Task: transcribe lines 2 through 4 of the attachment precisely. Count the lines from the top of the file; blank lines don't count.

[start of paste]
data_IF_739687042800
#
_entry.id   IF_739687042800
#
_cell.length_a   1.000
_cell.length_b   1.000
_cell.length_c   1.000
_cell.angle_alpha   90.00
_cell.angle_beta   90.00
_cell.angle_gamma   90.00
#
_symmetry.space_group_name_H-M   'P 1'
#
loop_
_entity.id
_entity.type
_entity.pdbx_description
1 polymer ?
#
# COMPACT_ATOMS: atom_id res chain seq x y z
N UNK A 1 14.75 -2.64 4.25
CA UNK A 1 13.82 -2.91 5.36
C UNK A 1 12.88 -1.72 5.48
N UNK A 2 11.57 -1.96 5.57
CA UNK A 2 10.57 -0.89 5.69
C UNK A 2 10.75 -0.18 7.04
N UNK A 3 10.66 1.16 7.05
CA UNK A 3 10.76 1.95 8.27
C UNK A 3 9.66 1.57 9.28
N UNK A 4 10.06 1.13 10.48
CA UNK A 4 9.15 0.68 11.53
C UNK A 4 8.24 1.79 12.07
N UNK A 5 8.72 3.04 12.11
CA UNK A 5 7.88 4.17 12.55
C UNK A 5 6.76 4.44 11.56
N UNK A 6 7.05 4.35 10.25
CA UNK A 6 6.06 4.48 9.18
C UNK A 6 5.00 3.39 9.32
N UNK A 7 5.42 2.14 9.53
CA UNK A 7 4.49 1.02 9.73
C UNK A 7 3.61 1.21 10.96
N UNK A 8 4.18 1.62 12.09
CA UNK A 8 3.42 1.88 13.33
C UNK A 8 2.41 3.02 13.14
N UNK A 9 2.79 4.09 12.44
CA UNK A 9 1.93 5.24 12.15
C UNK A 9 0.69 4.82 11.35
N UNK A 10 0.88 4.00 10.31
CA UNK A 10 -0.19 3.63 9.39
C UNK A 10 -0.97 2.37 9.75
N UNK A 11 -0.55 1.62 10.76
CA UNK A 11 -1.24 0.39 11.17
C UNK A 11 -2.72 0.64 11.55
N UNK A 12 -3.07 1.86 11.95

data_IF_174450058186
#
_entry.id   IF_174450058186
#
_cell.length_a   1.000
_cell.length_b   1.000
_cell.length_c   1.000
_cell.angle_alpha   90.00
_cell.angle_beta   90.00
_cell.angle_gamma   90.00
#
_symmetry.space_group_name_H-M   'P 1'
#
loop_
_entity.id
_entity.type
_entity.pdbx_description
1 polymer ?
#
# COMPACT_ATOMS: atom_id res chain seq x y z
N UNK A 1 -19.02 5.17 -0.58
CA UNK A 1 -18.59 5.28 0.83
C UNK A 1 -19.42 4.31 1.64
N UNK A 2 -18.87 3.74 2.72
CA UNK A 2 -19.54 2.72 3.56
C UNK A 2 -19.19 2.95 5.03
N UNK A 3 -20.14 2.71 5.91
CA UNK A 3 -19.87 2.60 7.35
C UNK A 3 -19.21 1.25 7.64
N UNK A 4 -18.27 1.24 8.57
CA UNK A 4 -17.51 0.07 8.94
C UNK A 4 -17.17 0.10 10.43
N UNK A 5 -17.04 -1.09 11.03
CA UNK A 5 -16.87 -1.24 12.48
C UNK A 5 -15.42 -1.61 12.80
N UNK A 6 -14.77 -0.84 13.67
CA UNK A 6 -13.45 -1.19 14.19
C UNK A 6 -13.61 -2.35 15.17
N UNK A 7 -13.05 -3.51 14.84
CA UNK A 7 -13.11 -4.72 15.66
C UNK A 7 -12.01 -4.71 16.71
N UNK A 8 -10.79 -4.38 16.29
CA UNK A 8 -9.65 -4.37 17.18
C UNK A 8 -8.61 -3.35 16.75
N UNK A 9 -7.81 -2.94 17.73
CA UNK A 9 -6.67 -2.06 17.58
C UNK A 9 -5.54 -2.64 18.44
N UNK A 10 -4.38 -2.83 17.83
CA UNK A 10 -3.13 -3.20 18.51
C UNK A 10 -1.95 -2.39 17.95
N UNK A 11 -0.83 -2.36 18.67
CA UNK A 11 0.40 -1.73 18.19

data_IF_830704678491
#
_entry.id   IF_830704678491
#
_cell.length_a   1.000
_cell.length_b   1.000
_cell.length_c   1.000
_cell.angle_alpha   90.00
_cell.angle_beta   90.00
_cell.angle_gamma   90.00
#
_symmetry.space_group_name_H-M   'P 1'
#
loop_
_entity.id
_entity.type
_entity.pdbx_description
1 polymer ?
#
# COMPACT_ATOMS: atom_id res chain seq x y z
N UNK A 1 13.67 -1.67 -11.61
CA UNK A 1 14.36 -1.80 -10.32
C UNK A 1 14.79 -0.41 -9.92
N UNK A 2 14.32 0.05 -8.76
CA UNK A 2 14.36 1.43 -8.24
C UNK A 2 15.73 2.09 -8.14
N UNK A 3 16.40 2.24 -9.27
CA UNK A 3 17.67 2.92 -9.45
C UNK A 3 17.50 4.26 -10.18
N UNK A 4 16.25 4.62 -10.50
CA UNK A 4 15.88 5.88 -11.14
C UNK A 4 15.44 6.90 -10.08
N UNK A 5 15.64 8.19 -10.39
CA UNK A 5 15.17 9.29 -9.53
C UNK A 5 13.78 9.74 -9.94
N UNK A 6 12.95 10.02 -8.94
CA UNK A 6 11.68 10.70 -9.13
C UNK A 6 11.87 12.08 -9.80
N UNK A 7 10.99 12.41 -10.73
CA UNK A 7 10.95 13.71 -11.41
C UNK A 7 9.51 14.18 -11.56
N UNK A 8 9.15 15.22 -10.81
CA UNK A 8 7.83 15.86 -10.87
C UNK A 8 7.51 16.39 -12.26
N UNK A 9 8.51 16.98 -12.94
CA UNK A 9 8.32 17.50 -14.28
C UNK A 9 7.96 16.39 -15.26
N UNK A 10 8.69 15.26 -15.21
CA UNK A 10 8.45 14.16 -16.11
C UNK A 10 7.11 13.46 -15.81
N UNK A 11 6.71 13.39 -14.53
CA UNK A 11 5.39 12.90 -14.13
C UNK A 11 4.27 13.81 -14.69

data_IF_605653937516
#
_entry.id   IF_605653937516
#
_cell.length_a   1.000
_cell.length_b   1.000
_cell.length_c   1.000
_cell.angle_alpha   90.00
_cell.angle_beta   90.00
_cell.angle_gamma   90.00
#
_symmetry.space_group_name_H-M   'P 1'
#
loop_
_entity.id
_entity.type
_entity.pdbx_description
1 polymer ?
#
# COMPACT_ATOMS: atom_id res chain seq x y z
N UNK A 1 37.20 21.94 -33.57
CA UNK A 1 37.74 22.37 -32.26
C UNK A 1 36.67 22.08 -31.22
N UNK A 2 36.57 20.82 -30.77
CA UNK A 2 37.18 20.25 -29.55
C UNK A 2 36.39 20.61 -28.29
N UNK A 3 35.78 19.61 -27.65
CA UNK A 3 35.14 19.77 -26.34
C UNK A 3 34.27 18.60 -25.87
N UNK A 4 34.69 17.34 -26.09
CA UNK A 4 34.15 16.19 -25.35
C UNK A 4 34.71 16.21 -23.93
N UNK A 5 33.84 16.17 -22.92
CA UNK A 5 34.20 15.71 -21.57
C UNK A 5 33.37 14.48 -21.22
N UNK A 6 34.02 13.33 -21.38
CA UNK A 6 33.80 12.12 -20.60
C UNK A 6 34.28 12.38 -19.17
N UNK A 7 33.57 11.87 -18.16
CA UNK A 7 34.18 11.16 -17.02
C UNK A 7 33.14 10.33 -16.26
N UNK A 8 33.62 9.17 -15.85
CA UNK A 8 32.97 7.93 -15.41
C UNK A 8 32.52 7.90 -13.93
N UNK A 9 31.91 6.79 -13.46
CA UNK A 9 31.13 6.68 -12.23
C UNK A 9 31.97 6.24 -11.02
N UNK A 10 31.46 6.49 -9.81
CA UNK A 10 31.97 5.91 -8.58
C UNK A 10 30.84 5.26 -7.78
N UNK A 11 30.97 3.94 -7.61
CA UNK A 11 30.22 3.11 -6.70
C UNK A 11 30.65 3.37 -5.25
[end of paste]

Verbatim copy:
#
_entry.id   IF_739687042800
#